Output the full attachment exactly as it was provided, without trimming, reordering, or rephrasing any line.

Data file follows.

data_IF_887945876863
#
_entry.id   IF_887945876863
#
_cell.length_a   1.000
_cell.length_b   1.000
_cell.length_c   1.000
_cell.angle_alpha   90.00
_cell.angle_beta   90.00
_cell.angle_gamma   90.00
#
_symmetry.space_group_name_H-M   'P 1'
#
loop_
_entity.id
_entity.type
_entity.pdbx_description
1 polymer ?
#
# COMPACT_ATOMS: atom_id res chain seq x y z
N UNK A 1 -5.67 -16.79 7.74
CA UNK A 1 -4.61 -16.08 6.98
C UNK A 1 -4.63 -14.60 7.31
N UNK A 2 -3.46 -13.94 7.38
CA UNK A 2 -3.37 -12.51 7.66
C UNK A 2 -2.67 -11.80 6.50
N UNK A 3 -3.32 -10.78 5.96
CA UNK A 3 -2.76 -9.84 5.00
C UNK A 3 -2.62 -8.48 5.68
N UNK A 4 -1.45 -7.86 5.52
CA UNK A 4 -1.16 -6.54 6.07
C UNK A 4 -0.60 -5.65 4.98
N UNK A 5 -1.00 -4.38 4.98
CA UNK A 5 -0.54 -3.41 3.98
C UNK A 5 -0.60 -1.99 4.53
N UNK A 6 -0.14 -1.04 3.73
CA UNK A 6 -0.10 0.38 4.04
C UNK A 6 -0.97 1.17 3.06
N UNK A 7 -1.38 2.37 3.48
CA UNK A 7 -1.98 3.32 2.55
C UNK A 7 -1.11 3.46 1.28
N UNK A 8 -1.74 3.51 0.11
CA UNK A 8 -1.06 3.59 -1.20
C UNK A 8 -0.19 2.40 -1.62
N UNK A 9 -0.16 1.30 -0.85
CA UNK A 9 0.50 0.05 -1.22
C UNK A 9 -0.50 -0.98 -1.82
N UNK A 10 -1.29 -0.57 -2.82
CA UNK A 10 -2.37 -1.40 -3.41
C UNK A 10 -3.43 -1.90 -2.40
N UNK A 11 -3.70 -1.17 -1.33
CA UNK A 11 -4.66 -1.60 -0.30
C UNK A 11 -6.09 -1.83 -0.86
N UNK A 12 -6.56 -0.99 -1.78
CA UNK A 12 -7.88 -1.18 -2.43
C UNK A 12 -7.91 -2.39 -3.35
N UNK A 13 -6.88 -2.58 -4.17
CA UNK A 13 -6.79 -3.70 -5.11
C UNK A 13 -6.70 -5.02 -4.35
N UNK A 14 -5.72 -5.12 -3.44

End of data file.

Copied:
data_IF_887945876863
#
_entry.id   IF_887945876863
#
_cell.length_a   1.000
_cell.length_b   1.000
_cell.length_c   1.000
_cell.angle_alpha   90.00
_cell.angle_beta   90.00
_cell.angle_gamma   90.00
#
_symmetry.space_group_name_H-M   'P 1'
#
loop_
_entity.id
_entity.type
_entity.pdbx_description
1 polymer ?
#
# COMPACT_ATOMS: atom_id res chain seq x y z
N UNK A 1 -5.67 -16.79 7.74
CA UNK A 1 -4.61 -16.08 6.98
C UNK A 1 -4.63 -14.60 7.31
N UNK A 2 -3.46 -13.94 7.38
CA UNK A 2 -3.37 -12.51 7.66
C UNK A 2 -2.67 -11.80 6.50
N UNK A 3 -3.32 -10.78 5.96
CA UNK A 3 -2.76 -9.84 5.00
C UNK A 3 -2.62 -8.48 5.68
N UNK A 4 -1.45 -7.86 5.52
CA UNK A 4 -1.16 -6.54 6.07
C UNK A 4 -0.60 -5.65 4.98
N UNK A 5 -1.00 -4.38 4.98
CA UNK A 5 -0.54 -3.41 3.98
C UNK A 5 -0.60 -1.99 4.53
N UNK A 6 -0.14 -1.04 3.73
CA UNK A 6 -0.10 0.38 4.04
C UNK A 6 -0.97 1.17 3.06
N UNK A 7 -1.38 2.37 3.48
CA UNK A 7 -1.98 3.32 2.55
C UNK A 7 -1.11 3.46 1.28
N UNK A 8 -1.74 3.51 0.11
CA UNK A 8 -1.06 3.59 -1.20
C UNK A 8 -0.19 2.40 -1.62
N UNK A 9 -0.16 1.30 -0.85
CA UNK A 9 0.50 0.05 -1.22
C UNK A 9 -0.50 -0.98 -1.82
N UNK A 10 -1.29 -0.57 -2.82
CA UNK A 10 -2.37 -1.40 -3.41
C UNK A 10 -3.43 -1.90 -2.40
N UNK A 11 -3.70 -1.17 -1.33
CA UNK A 11 -4.66 -1.60 -0.30
C UNK A 11 -6.09 -1.83 -0.86
N UNK A 12 -6.56 -0.99 -1.78
CA UNK A 12 -7.88 -1.18 -2.43
C UNK A 12 -7.91 -2.39 -3.35
N UNK A 13 -6.88 -2.58 -4.17
CA UNK A 13 -6.79 -3.70 -5.11
C UNK A 13 -6.70 -5.02 -4.35
N UNK A 14 -5.72 -5.12 -3.44